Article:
Experts and the ultimate issue rule

Research output: Chapter in Book/Report/Conference proceedingConference contributionAcademic


Adjudication of complex criminality requires specific knowledge of a diverse set of complex and technical topics. A judge does not have the required knowledge to interpret and value all the facts in the case properly, nor can he be expected to gain this kind of knowledge. Therefore, opinions of experts are necessary to establish the facts in a criminal trial. The use of expert opinions raises new questions. One of them is whether the expert may testify directly to the existence or non-existence of a constitutive fact; i.e. the ultimate issues. The basic principle of criminal law is that the judge finds the facts. The ultimate issue-rule derives from this principle that it is not permitted for an expert to express a conclusion on the facts in issue. It is doubtful whether the ultimate issue-rule is recognized as a rule of law in the Netherlands, although several scholars argue it is. I will defend that there is no ultimate issue-rule in the Netherlands and that experts are allowed to and do express their opinions about the facts in issue. In my paper I will compare the law of England and the Netherlands and look at the jurisprudence of the High Court of the Netherlands.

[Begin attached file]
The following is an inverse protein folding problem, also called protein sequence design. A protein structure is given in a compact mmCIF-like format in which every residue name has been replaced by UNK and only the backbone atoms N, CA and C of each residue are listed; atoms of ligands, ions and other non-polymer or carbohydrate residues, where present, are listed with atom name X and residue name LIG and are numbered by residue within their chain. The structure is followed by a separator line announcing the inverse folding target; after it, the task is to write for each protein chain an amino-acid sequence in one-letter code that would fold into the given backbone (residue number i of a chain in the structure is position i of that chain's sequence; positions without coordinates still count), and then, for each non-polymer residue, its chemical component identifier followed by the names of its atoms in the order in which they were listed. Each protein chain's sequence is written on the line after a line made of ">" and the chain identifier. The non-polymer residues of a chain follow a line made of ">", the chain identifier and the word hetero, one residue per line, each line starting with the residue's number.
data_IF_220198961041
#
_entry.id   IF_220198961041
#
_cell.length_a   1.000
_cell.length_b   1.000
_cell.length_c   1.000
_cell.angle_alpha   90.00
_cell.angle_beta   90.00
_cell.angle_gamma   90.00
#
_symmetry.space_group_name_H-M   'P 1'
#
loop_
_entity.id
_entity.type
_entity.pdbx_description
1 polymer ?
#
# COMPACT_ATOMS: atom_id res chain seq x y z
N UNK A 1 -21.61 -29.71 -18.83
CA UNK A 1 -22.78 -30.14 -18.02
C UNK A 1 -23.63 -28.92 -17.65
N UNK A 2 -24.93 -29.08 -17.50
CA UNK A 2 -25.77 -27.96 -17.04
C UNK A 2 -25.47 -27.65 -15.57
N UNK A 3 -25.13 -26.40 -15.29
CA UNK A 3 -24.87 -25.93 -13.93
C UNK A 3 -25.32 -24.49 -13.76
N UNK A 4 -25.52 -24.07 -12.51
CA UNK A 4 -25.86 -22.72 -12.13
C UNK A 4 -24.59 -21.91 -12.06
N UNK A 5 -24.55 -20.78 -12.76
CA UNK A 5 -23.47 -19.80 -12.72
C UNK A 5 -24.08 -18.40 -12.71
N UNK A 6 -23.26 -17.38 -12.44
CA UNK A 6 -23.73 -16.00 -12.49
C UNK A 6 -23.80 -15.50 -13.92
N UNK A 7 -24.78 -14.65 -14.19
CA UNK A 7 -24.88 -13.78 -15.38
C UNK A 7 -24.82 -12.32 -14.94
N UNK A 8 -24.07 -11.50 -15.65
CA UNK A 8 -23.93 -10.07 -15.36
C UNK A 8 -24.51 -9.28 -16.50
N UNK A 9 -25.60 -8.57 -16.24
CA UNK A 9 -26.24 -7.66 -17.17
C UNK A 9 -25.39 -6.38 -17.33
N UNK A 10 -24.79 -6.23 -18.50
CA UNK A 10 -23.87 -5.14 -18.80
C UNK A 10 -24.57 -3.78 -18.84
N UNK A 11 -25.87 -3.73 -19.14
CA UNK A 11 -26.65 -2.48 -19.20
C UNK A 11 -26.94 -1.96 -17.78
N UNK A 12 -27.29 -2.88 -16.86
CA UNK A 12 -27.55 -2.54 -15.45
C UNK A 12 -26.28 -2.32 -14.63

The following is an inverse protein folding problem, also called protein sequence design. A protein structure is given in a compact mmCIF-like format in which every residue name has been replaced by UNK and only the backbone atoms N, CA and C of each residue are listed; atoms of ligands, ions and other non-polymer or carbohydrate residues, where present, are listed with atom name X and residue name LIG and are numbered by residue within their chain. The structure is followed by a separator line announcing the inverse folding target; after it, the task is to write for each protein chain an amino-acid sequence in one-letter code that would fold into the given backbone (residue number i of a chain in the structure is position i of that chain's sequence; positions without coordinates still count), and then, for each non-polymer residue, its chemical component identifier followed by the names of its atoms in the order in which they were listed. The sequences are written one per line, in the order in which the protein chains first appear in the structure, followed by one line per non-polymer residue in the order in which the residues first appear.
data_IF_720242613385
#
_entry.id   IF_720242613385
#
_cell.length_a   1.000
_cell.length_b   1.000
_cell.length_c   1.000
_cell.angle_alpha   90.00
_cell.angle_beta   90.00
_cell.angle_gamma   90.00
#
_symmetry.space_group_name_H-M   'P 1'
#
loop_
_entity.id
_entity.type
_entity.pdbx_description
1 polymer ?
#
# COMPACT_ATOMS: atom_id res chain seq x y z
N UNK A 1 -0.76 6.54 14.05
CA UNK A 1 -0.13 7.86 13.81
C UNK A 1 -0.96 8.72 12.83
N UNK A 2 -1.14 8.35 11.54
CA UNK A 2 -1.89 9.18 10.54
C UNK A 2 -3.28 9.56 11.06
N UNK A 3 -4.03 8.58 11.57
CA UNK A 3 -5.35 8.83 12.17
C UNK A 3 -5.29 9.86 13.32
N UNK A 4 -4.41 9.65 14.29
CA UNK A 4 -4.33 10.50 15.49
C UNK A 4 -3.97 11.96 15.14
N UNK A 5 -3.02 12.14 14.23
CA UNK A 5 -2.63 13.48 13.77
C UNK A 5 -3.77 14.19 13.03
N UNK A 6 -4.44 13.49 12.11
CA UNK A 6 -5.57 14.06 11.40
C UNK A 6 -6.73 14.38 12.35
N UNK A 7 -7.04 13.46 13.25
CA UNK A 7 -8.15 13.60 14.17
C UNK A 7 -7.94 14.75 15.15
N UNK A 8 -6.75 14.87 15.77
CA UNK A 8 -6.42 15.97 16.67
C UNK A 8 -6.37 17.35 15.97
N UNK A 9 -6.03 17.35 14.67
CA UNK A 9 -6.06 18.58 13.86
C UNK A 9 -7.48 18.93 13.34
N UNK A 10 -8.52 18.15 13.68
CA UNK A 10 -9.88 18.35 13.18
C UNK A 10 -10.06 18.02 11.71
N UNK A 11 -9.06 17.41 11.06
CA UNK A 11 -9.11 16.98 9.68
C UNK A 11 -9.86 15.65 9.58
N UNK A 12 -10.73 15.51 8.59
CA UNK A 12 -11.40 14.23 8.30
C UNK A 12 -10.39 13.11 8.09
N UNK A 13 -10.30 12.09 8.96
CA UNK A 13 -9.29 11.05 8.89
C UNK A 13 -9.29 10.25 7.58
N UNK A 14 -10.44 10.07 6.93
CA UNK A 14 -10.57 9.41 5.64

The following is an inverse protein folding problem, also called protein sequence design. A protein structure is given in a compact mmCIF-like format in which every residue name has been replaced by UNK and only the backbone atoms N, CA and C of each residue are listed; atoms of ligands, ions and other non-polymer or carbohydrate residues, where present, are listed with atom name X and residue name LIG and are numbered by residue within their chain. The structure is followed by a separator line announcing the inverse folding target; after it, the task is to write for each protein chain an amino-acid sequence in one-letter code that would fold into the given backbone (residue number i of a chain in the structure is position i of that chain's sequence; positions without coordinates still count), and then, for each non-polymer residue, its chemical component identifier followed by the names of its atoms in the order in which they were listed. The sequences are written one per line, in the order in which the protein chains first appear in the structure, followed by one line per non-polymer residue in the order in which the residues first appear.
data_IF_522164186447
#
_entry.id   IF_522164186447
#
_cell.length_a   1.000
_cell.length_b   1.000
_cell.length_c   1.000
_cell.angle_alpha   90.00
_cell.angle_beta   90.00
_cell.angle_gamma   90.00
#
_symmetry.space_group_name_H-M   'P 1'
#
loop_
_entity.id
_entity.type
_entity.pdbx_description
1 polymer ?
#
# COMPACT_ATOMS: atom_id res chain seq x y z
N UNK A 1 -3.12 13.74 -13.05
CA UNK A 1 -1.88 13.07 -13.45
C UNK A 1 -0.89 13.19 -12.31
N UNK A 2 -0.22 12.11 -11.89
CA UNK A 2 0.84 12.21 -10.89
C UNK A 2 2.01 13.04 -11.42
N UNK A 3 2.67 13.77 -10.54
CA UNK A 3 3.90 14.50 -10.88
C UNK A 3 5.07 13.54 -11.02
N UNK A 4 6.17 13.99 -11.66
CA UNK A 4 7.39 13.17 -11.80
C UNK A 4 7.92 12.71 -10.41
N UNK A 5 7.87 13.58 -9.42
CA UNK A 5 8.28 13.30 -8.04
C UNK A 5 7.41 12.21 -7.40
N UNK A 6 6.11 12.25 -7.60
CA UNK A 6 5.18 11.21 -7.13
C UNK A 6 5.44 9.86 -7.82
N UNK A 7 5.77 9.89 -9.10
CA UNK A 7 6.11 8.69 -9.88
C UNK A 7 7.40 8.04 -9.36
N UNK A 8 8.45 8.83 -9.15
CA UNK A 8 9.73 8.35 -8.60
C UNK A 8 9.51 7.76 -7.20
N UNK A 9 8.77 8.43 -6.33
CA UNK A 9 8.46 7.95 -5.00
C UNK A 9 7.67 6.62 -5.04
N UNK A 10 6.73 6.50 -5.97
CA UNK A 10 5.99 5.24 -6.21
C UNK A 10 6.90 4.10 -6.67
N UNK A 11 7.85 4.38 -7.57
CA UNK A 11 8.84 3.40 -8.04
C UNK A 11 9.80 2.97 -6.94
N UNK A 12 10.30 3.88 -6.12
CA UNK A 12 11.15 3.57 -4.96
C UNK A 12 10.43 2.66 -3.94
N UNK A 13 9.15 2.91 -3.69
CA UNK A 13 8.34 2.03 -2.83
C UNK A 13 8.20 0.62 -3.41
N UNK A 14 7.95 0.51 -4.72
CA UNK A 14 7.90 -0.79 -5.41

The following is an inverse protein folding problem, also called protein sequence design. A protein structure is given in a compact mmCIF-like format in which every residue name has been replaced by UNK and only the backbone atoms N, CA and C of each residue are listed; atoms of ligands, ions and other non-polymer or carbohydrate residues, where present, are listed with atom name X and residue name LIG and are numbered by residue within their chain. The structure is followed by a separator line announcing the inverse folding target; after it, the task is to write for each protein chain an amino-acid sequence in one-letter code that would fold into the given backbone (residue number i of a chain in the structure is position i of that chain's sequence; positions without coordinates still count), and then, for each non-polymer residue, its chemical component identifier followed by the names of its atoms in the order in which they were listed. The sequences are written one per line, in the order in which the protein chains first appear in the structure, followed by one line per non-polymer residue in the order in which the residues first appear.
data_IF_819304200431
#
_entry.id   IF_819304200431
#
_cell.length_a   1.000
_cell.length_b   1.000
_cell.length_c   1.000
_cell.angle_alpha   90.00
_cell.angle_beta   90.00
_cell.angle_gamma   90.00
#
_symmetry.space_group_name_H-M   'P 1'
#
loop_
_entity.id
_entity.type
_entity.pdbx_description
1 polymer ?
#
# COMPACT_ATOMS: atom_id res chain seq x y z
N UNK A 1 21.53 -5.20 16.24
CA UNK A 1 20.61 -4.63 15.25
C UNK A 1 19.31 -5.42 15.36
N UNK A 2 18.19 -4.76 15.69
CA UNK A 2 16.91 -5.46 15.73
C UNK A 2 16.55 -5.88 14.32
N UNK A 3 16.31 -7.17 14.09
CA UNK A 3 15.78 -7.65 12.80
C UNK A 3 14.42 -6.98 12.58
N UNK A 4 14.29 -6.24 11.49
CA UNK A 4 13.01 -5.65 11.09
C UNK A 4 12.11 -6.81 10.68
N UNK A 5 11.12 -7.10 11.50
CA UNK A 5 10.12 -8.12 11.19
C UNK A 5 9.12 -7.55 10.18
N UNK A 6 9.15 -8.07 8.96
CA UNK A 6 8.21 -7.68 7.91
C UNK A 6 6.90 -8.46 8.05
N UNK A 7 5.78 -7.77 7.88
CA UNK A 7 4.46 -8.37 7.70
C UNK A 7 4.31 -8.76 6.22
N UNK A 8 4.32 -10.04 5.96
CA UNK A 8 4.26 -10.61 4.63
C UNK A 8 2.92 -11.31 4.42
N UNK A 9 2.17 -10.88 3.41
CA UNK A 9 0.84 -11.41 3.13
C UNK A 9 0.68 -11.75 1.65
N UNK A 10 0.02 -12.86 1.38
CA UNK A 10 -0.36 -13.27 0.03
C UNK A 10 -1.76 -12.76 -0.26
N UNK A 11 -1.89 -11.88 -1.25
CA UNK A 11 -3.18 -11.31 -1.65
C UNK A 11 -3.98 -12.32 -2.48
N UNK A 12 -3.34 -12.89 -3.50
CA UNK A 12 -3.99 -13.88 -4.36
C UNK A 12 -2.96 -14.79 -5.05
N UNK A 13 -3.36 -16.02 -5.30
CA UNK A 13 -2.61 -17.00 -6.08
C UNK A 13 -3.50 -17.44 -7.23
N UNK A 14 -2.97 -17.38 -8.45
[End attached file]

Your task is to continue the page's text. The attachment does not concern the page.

Original languageEnglish
Title of host publicationComplex criminality
EditorsD. Abels, D. Bruin, H. Van der Wilt
PublisherEleven International Publishing
ISBN (Print)978‐94‐6236‐713‐5
Publication statusPublished - 2016


  • Experts
  • Expert evidence
  • Ultimate issue-rule

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